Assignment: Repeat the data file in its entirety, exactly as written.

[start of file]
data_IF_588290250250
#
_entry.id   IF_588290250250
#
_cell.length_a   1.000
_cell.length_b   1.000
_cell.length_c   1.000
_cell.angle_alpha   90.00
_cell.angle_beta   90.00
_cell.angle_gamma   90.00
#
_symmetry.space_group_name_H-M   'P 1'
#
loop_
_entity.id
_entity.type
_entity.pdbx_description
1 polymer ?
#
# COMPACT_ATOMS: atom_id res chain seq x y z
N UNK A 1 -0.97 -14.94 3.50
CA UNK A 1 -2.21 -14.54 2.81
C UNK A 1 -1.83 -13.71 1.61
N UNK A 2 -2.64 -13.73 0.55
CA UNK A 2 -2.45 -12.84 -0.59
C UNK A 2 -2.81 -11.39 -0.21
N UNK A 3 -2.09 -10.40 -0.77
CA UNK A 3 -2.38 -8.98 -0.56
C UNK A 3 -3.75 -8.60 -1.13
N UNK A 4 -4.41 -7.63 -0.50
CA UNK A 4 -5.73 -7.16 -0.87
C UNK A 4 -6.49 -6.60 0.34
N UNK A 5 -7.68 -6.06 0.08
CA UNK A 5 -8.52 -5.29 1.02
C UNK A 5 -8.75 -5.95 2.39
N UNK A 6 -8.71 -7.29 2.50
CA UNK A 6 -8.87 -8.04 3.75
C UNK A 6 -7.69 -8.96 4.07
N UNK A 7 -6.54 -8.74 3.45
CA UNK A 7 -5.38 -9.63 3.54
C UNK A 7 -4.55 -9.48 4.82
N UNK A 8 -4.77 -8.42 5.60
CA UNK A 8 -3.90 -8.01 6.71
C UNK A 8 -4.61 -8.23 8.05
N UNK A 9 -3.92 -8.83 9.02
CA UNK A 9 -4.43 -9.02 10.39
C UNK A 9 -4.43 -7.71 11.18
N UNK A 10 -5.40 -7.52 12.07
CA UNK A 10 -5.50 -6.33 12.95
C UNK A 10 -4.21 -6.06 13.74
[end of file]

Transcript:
data_IF_588290250250
#
_entry.id   IF_588290250250
#
_cell.length_a   1.000
_cell.length_b   1.000
_cell.length_c   1.000
_cell.angle_alpha   90.00
_cell.angle_beta   90.00
_cell.angle_gamma   90.00
#
_symmetry.space_group_name_H-M   'P 1'
#
loop_
_entity.id
_entity.type
_entity.pdbx_description
1 polymer ?
#
# COMPACT_ATOMS: atom_id res chain seq x y z
N UNK A 1 -0.97 -14.94 3.50
CA UNK A 1 -2.21 -14.54 2.81
C UNK A 1 -1.83 -13.71 1.61
N UNK A 2 -2.64 -13.73 0.55
CA UNK A 2 -2.45 -12.84 -0.59
C UNK A 2 -2.81 -11.39 -0.21
N UNK A 3 -2.09 -10.40 -0.77
CA UNK A 3 -2.38 -8.98 -0.56
C UNK A 3 -3.75 -8.60 -1.13
N UNK A 4 -4.41 -7.63 -0.50
CA UNK A 4 -5.73 -7.16 -0.87
C UNK A 4 -6.49 -6.60 0.34
N UNK A 5 -7.68 -6.06 0.08
CA UNK A 5 -8.52 -5.29 1.02
C UNK A 5 -8.75 -5.95 2.39
N UNK A 6 -8.71 -7.29 2.50
CA UNK A 6 -8.87 -8.04 3.75
C UNK A 6 -7.69 -8.96 4.07
N UNK A 7 -6.54 -8.74 3.45
CA UNK A 7 -5.38 -9.63 3.54
C UNK A 7 -4.55 -9.48 4.82
N UNK A 8 -4.77 -8.42 5.60
CA UNK A 8 -3.90 -8.01 6.71
C UNK A 8 -4.61 -8.23 8.05
N UNK A 9 -3.92 -8.83 9.02
CA UNK A 9 -4.43 -9.02 10.39
C UNK A 9 -4.43 -7.71 11.18
N UNK A 10 -5.40 -7.52 12.07
CA UNK A 10 -5.50 -6.33 12.95
C UNK A 10 -4.21 -6.06 13.74